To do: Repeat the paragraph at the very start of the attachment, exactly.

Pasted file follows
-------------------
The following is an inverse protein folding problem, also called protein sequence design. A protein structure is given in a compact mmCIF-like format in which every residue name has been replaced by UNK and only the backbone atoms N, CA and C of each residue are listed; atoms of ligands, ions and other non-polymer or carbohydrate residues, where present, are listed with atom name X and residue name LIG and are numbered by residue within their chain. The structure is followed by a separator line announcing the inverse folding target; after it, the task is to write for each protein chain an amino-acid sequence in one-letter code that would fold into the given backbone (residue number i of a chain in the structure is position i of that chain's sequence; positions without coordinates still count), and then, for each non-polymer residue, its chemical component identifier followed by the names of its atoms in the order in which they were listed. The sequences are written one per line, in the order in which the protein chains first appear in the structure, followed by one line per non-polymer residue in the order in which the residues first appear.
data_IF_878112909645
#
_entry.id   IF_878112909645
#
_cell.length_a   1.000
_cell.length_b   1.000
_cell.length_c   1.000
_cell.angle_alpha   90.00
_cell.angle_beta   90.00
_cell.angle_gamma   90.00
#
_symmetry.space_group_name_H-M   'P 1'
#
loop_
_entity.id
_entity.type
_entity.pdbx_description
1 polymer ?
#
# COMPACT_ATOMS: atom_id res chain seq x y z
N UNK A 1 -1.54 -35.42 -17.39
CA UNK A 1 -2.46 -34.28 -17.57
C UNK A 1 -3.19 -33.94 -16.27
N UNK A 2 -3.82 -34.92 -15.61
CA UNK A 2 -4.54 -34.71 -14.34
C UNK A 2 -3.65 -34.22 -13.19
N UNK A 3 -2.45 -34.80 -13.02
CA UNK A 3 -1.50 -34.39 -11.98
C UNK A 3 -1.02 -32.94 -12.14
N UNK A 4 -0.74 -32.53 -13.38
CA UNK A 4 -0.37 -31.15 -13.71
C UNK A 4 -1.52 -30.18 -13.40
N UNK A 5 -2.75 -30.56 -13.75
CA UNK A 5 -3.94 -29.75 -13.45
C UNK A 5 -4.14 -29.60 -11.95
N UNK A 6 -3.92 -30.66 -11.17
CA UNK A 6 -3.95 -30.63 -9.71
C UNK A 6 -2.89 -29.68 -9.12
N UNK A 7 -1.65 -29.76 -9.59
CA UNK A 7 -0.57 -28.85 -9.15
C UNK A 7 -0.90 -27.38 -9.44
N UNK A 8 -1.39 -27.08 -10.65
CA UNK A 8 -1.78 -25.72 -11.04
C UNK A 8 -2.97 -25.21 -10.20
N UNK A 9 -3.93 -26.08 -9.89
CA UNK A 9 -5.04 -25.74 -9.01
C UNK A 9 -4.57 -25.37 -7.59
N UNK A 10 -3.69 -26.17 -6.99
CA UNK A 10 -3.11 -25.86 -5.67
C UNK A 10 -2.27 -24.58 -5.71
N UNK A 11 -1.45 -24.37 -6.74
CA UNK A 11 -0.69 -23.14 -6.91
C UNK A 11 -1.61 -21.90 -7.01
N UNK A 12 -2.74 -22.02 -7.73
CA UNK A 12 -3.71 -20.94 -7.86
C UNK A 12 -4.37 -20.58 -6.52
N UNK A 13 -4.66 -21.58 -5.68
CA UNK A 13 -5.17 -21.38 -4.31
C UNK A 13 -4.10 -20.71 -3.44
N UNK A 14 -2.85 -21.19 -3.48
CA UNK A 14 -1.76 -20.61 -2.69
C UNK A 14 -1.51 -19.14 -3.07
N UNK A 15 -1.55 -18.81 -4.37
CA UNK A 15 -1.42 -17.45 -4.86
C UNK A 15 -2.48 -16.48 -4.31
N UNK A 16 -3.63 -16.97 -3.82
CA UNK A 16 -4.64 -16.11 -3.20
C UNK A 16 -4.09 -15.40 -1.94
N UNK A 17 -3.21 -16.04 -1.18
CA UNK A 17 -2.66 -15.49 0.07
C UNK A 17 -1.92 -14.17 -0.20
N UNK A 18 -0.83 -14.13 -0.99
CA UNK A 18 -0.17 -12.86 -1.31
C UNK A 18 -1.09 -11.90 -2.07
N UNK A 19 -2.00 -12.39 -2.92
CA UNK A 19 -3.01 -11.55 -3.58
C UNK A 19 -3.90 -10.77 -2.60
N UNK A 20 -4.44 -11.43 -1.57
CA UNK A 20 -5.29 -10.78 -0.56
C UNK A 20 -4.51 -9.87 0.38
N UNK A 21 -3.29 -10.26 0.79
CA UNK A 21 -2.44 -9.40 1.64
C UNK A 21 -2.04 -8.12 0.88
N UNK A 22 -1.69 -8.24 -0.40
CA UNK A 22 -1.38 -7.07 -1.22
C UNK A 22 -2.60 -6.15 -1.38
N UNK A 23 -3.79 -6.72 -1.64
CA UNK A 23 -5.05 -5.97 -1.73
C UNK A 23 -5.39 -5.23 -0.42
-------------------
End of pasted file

The following is an inverse protein folding problem, also called protein sequence design. A protein structure is given in a compact mmCIF-like format in which every residue name has been replaced by UNK and only the backbone atoms N, CA and C of each residue are listed; atoms of ligands, ions and other non-polymer or carbohydrate residues, where present, are listed with atom name X and residue name LIG and are numbered by residue within their chain. The structure is followed by a separator line announcing the inverse folding target; after it, the task is to write for each protein chain an amino-acid sequence in one-letter code that would fold into the given backbone (residue number i of a chain in the structure is position i of that chain's sequence; positions without coordinates still count), and then, for each non-polymer residue, its chemical component identifier followed by the names of its atoms in the order in which they were listed. The sequences are written one per line, in the order in which the protein chains first appear in the structure, followed by one line per non-polymer residue in the order in which the residues first appear.